Bui Vien, the most touristic street of Saigon (Ho Chi Minh City).
“Do you know how to eat it?” I hear from the table behind.
“No idea,” answers one the two girls that are sitting at the table beside mine.
“I was sure you didn’t,” keeps going the guy. Now that he has established a contact his voice has gained confidence.
“See, you have to put the shrimps and the salad inside. Then roll the bread around it.”
“Ohhhhh,” react the girls.
I switch my attention from the typhoon Haikui (which according to the last email I received is so strong that China Eastern Airlines rescheduled my flight to Shanghai) to the conversation.
“Where do you come from?” asks the man in an attempt to keep the conversation alive. I cannot resist. I turn my head over my shoulder and look at him. He looks like Danny De Vito, just a bit younger.
He’s excessively leaning towards the two girls. I start to fear he will lose his equilibrium and fall down. I’m not really worried for his safety. However I move my bag, where I keep my Canon 600D and my three lens, to the other side of my chair. Just in case.
“We are from Beijing,” answers one of the girls before coming back to her meal.
I glance at him again. Despite the ceiling fan is pointed right into his face he’s sweating more than the guy that’s preparing the barbecue under the sun. And he’s still leaning forward, staring at the girls with an hungry look.
Vietnamese spring roll.
The second attempt
“So you come here often?” he asks to the girls.
I shake my head and come back to my weather forecasts.
I then order some vegetarian spring rolls. I’m not really hungry, however when I travel I eat more than Shaquille O’Neal. With the difference that I don’t gain any weight. Unless I go to Italy. Everybody gains weight while traveling around Italy. This is the second law of thermodynamics, isn’t it?
“Did you like the fajitas?” Danny is back with yet another seducing line.
“What’s faita?” answers the same Chinese girl that talked before, unable to pronounce the Spanish “Jjjjjota.”
“Fajitas with shrimps? In Vietnam? Sure… You may have watched too many Mexican telenovelas my friend,” I reckon while I try to log in to the China Eastern intranet, knowing that it never worked and it will never be.
I look at the girl with more attention. She’s skinny, wears heavy glasses, a Snoopy’s t-shirt that is too big for her and a pair of shapeless Bermuda shorts that will look ugly even on Naomi Campbell legs. Naaaa, maybe I’m stretching my metaphor a bit too far this time but you get the point.
Majiang players in Shanghai.
Her friend is a couple of centimeters shorter, wears a yellow t-shirt featuring a Pink Power Ranger (WTF?) and identical shorts (I suspect they got a pay-one-get-two deal at the Silk Market of Guo Mao, Beijing).
To be fair, she didn’t bother to switch her attention from her Nokia yet. She’s probably playing majiang with the Red Power Ranger, Godzilla and the grand mother of E.T.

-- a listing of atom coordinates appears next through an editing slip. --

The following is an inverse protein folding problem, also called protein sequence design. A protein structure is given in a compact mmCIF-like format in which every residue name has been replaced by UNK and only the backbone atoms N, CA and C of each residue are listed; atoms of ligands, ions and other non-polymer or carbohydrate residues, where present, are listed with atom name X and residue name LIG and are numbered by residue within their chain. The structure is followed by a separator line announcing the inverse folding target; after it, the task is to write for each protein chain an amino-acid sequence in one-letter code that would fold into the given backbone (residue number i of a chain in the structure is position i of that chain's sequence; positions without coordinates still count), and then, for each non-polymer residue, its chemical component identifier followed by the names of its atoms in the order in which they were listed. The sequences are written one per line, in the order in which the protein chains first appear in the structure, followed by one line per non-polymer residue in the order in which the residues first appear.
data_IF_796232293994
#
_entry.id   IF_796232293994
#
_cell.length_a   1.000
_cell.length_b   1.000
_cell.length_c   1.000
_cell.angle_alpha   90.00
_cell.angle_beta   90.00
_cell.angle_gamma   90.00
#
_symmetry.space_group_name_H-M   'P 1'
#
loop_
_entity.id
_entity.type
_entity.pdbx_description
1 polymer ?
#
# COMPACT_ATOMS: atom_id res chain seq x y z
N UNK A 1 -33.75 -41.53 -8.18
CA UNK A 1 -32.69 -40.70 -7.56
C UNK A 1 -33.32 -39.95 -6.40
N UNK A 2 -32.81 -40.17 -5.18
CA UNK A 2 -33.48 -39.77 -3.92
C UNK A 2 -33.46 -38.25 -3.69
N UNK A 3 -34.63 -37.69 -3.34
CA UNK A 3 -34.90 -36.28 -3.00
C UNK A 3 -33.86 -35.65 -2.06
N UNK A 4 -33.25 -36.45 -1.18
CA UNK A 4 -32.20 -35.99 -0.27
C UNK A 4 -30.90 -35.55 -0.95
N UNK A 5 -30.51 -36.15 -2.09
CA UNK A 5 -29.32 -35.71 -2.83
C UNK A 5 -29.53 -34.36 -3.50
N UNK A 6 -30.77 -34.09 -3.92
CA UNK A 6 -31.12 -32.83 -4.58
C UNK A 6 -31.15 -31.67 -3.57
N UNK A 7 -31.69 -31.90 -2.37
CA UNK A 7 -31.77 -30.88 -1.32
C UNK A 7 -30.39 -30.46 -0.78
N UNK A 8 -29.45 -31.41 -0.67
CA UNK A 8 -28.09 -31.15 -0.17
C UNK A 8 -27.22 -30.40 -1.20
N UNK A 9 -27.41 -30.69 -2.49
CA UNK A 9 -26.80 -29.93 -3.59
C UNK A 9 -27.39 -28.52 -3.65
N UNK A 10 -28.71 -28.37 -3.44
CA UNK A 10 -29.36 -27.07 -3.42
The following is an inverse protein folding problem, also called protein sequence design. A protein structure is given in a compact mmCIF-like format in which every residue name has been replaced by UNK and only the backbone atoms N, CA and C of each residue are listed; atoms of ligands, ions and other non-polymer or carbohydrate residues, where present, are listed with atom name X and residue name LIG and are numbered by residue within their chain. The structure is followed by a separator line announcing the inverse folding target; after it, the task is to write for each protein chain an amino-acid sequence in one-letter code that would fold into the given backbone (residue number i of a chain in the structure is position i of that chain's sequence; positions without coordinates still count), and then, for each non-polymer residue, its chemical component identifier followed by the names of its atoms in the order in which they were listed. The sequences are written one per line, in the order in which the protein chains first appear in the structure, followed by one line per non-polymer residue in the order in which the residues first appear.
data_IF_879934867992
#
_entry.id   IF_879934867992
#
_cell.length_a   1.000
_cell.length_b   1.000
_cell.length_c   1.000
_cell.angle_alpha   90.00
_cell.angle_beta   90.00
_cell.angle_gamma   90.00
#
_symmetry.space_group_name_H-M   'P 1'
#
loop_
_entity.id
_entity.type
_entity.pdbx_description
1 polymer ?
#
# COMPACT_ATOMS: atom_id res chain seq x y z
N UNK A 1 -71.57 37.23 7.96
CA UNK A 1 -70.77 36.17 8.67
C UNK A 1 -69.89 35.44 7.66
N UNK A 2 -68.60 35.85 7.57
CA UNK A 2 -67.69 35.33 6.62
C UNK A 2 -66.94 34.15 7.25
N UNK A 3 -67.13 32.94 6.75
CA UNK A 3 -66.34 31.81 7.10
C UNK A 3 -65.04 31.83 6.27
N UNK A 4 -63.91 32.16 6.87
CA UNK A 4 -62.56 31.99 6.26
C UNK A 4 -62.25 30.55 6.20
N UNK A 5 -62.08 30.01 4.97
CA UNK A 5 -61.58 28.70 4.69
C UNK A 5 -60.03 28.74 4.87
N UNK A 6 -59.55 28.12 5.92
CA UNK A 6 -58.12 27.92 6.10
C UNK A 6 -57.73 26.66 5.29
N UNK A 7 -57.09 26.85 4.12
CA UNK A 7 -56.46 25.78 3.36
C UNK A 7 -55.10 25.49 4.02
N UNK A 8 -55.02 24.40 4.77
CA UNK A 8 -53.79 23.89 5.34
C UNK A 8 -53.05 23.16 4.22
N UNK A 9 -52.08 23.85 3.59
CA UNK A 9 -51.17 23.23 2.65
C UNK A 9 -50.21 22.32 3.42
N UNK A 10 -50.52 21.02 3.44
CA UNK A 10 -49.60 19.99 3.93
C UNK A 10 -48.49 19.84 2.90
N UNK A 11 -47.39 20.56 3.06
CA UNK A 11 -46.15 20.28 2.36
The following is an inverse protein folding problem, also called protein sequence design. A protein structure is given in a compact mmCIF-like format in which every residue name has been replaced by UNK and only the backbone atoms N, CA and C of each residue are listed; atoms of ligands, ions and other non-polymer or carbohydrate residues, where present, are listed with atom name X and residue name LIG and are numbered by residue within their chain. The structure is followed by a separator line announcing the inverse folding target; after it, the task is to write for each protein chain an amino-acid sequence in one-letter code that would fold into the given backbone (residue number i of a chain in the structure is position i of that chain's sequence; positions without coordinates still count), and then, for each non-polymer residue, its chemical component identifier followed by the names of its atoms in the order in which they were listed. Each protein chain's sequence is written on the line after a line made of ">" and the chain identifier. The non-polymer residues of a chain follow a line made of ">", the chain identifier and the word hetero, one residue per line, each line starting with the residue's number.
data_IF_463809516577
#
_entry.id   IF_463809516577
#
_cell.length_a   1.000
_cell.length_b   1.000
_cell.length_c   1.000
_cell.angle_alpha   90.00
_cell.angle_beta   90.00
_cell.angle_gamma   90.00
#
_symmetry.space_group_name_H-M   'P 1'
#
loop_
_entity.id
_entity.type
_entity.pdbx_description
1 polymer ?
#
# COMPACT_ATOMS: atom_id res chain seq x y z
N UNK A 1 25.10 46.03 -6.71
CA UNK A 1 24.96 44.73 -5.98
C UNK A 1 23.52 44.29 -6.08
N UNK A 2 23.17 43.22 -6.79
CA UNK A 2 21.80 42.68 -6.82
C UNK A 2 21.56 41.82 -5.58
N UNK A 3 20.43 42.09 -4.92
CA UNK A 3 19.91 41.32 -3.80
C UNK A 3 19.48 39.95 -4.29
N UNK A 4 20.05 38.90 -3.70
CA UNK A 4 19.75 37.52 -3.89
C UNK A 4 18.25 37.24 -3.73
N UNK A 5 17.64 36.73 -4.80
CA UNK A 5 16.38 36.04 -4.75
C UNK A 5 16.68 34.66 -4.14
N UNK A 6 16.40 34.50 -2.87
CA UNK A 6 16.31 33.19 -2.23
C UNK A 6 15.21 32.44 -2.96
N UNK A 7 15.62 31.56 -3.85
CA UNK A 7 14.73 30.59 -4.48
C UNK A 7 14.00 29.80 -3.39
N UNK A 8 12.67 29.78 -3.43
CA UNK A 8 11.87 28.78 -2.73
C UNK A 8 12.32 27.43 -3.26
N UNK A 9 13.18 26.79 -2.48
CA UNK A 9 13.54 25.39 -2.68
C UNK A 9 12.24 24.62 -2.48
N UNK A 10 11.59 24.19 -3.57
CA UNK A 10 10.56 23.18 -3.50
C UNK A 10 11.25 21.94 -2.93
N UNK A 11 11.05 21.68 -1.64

“Fajitas… I mean, the rolls I taught you how to eat!” replies Danny. Oh! Guys love the verb “to teach.”
“Yes, very good. Thank you,” answers Snoopy.
They don’t seem very keen to move their sight from their “shrimp fajitas.”
The kind of behavior guys may mistake for shyness.
The secret weapon
“Do you have a lighter?” he asks to the girls.
But Danny is not a man that gives up easily. He stands up, walks towards the girls’ table and while holding a copy of The Glass Castle on his left hand asks to them:
“Do you like to read English books?”
“Yes we like,” answers for the first time Pink Power Ranger.
“Cool, I want to give my book to you. You can read it and, if you like it, send me an email,” he concludes before to let the book and his business card on the table.
He then runs away without waiting for a reply, his face as red as the flag of Vietnam.
The girls stare at each for a couple of seconds, then Snoopy shakes her head and – in Mandarin – exclaims:
“What a loser.”
“Shi de,” agrees Pink Power Ranger before going back to her Nokia Lumia 800, where she probably keeps the plans to save the world.
I would also leave soon for Ho Chi Minh City Airport but this is another story.
My take on this story
I may be wrong, but my impression is that Danny belongs to the (in)famous club of those guys that come to Asia with the idea that Asian women are easy. Even if they have no clue on how to conquer a woman back in the West (and Danny obviously hasn’t).
These guys believe that all these young Asian women will forget they are fifty something years old men with an evident lack of self confidence. The girls will fall in love with their white skin and the promise of a better life.
Sure, you see a lot of young Asian women with old Western guys here in Asia, especially in poor countries as Vietnam.
The truth is that only desperate girls go for it. They do it for the money, not for the glamor of having a Western fat, bold and almost always drunk boyfriend.
Then again, if you have the charm of Marlon Brandon you can get all the women you want even if you are seventy years old ; )